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The University of Southampton

COMP6212 Computational Finance

Module Overview

Financial markets form the source of a vast number of challenging computational problems. These are not only intellectually challenging from the point of view of computational modelling, but the financial sector is also an employer of a significant fraction of graduates of Computer Science, Software Engineering, Artificial Intelligence and Data Science. This module covers two aspects of the use of computational processing in Finance, • The use of computation in the analysis of finance algorithmic instruments. This includes the use of statistical analysis and machine learning. • The computation and programming concepts behind cryptocurrencies.

Aims and Objectives

Learning Outcomes

Knowledge and Understanding

Having successfully completed this module, you will be able to demonstrate knowledge and understanding of:

  • The concepts underlying computational finance
  • The mathematical tools, and their computational implementations, underlying the subject
  • The concepts underlying Cryptocurrencies.
  • Theoretical foundation of Blockchain technologies
Subject Specific Intellectual and Research Skills

Having successfully completed this module you will be able to:

  • Analyse the strength and limitations of Blockchain technologies
  • Describe the emerging variants of cryptocurrency-based decentralized system
  • Identify the methods required to analyse information from financial data and trading systems.
  • Explain the approaches required to calculate the price of options.


Part I: Data-driven models a. Financial Instruments b. Portfolio optimisation c. Introduction to stochastic processes and the pricing of derivatives d. Foundations of time series analysis Part II: Foundations of Blockchain a. Concepts underpinning Cryptocurrencies b. Consensus in decentralized systems c. Bitcoin mining d. Platforms, tokens and Smart contracts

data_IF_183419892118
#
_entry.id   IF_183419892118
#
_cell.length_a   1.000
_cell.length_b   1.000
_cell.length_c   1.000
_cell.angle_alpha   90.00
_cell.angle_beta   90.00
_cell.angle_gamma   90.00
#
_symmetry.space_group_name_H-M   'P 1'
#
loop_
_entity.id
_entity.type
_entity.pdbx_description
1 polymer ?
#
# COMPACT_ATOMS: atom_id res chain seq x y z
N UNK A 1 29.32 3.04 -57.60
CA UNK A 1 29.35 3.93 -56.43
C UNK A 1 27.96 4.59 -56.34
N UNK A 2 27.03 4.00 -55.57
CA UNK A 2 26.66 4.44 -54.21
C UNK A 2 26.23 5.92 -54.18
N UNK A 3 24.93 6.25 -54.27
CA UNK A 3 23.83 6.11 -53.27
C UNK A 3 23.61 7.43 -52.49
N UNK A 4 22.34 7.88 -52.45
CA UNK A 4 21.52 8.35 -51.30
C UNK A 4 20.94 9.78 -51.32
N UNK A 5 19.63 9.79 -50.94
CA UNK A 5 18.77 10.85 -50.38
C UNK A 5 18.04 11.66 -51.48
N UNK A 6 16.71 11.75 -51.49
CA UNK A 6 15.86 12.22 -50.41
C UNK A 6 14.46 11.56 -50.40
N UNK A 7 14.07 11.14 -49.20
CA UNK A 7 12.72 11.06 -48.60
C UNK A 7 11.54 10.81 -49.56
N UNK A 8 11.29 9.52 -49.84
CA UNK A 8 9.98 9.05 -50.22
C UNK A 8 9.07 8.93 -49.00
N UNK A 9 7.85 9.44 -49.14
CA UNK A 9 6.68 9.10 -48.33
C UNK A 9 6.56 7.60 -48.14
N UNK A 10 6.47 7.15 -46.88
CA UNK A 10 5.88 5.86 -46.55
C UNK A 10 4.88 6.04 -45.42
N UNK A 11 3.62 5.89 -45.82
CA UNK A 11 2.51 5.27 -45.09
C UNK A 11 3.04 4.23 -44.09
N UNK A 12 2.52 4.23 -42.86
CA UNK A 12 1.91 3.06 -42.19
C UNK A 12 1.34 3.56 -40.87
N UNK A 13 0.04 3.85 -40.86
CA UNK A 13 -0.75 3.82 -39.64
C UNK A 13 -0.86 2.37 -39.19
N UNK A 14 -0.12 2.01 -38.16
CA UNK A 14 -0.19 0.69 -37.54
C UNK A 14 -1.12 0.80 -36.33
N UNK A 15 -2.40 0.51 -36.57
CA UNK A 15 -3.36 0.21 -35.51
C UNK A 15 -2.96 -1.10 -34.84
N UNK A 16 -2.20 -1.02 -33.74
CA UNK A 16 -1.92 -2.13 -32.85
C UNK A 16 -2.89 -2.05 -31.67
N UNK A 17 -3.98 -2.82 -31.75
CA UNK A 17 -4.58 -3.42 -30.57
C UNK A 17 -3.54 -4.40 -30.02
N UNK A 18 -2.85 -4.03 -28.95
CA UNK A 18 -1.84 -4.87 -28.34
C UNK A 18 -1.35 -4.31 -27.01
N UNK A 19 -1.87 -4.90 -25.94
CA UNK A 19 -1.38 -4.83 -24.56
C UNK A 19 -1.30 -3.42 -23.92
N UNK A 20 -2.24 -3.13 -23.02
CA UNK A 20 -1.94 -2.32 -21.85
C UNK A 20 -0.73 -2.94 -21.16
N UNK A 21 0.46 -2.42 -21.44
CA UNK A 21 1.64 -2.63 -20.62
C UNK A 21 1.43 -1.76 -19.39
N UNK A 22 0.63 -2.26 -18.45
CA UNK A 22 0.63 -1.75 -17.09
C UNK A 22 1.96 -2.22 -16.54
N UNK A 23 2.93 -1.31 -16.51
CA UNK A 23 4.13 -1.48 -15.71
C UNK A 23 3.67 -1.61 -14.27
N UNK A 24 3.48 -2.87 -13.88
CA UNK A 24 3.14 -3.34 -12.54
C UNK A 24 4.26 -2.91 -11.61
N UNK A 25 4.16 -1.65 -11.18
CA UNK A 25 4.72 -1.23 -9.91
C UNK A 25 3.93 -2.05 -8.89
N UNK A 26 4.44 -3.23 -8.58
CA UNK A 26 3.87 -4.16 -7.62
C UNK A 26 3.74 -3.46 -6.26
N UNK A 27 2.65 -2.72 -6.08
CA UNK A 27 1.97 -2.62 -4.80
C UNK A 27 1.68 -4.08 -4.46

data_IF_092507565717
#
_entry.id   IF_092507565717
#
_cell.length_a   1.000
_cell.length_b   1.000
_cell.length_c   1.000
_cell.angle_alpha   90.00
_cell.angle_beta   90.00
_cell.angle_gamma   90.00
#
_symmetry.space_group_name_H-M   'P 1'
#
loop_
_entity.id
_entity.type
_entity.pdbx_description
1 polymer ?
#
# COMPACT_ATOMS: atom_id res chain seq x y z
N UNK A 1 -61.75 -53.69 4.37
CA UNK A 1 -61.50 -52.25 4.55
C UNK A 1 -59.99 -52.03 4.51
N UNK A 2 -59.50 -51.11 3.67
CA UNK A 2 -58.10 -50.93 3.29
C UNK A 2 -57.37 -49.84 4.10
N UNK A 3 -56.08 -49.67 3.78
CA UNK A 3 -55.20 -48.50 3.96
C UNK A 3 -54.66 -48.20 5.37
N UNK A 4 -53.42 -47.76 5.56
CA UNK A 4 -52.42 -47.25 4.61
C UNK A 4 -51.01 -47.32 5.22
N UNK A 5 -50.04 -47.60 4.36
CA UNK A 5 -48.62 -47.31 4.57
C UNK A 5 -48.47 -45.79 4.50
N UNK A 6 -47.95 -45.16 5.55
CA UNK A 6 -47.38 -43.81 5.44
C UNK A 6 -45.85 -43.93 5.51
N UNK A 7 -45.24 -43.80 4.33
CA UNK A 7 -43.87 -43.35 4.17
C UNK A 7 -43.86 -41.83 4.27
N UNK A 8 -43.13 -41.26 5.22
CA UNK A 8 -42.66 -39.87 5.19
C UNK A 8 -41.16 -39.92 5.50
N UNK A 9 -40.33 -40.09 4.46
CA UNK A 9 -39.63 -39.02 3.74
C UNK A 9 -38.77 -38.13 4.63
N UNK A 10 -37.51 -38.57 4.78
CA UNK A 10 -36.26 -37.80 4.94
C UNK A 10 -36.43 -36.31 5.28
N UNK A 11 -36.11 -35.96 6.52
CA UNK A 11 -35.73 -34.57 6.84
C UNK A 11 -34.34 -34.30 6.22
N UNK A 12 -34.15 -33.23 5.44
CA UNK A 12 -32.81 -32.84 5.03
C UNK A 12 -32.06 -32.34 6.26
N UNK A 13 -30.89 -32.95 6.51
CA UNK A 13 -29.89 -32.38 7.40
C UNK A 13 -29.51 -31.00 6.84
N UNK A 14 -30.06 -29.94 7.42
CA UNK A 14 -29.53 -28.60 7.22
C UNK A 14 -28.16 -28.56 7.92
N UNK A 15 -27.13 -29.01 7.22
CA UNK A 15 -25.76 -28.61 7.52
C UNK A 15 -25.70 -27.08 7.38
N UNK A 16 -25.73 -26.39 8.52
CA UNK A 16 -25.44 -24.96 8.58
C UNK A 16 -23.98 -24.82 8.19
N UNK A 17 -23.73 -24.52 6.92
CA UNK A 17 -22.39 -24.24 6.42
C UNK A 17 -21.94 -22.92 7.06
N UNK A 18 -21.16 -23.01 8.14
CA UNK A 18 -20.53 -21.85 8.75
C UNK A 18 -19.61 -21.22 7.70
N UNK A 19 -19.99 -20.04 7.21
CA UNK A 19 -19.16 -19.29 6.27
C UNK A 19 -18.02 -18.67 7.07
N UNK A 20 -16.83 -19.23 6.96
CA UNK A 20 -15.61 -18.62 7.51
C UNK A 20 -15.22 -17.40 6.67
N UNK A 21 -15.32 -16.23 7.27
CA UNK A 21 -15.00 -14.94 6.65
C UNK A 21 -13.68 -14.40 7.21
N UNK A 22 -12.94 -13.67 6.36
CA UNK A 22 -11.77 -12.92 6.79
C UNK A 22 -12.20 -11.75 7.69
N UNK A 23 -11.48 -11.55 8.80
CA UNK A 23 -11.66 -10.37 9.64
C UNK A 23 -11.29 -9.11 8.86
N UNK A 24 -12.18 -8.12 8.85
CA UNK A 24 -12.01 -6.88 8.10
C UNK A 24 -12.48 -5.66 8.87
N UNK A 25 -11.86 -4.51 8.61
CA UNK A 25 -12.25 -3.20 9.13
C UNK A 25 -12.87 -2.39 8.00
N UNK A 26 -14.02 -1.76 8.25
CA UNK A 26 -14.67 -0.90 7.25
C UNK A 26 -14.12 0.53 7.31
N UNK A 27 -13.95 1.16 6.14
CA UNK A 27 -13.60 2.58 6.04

Learning and Teaching

Wider reading or practice20
Preparation for scheduled sessions74
Completion of assessment task20
Total study time150

Resources & Reading list

J. C. Hull (2017). Options, Futures and other Derivatives. 

Satoshi Nakamoto (2008). Bitcoin: A Peer-to-Peer Electronic Cash System. 

Andreas M. Antonopoulos (2014). Mastering Bitcoin: Unlocking Digital Cryptocurrencies. 

P. Wilmott, Paul Wilmott (2007). Paul Wilmott Introduces Quantitative Finance. 

P. Brandimarte (2006). Numerical methods in finance and economics. 

Teaching space, layout and equipment required. Teaching will be in standard lecture rooms and time-tabled laboratory sessions in which students will need access to individual desktop computers running MATLAB and its Financial Toolbox. The introductory part will use several illustrations using this toolbox, but the second part of the module may be implemented in any programming language of convenience in discussion with the instructor. Due to time-tabled laboratory supervisions of advanced material, the number of students registered on this module may be capped according to lab capacity.



MethodPercentage contribution
Continuous Assessment 25%
Final Assessment  75%


MethodPercentage contribution
Set Task 100%


MethodPercentage contribution
Set Task 100%

Repeat Information

Repeat type: Internal & External

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